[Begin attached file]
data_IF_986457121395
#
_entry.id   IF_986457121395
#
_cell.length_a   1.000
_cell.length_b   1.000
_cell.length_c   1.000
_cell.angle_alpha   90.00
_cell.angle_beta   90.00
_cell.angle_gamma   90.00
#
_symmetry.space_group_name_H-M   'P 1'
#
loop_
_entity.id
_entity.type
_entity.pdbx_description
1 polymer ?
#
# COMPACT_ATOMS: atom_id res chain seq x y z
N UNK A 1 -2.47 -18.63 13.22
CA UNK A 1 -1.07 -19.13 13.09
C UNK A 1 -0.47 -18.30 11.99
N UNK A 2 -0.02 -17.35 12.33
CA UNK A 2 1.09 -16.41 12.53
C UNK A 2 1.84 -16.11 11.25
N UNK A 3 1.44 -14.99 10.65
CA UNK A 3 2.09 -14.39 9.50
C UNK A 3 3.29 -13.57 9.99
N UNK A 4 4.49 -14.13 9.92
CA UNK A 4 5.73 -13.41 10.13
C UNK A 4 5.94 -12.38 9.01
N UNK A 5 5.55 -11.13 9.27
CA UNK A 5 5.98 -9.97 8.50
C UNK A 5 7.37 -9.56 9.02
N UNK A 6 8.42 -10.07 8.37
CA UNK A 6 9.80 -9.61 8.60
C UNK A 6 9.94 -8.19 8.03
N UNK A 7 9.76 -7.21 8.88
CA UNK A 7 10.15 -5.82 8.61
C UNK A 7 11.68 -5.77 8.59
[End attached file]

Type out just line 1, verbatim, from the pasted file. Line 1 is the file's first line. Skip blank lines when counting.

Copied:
data_IF_986457121395